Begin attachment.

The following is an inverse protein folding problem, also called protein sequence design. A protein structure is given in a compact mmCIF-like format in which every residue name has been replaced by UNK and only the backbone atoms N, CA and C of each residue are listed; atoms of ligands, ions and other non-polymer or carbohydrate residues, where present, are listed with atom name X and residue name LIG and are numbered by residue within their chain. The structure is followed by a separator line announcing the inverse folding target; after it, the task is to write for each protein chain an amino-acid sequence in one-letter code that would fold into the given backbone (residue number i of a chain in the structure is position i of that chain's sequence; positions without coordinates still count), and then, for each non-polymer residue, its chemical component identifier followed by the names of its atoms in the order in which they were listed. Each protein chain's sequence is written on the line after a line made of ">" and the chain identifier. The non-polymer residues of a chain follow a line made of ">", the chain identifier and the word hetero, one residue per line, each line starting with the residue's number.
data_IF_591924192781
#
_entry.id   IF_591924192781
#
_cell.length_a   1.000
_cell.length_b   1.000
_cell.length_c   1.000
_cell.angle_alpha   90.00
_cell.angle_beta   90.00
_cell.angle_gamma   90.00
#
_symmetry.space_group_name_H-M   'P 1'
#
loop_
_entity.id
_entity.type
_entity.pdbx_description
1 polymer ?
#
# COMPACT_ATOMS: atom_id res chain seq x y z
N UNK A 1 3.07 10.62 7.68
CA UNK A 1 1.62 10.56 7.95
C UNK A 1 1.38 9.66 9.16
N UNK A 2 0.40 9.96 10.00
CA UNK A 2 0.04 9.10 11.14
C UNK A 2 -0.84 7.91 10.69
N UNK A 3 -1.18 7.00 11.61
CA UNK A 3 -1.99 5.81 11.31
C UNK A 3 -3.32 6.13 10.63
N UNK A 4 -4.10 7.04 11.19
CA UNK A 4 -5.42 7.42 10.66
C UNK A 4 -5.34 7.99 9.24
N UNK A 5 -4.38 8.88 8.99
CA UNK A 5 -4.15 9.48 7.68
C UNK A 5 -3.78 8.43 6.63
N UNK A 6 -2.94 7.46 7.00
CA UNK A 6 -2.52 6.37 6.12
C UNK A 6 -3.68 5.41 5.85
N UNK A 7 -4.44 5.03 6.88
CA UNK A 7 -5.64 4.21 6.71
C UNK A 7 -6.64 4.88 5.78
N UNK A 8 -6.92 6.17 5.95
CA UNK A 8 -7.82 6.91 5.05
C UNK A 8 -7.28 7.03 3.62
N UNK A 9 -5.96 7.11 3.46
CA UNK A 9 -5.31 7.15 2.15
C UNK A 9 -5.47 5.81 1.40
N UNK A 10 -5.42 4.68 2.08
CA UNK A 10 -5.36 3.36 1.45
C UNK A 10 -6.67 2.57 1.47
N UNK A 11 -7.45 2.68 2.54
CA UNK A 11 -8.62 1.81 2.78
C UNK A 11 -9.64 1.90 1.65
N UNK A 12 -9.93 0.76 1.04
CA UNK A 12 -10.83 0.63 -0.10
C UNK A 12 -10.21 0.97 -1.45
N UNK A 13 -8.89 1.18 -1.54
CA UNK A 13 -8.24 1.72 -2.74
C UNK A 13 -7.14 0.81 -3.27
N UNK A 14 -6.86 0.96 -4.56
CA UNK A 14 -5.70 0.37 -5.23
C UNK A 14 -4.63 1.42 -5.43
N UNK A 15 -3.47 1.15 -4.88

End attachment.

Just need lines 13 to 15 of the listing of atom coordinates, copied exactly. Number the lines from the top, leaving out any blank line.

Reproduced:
_symmetry.space_group_name_H-M   'P 1'
#
loop_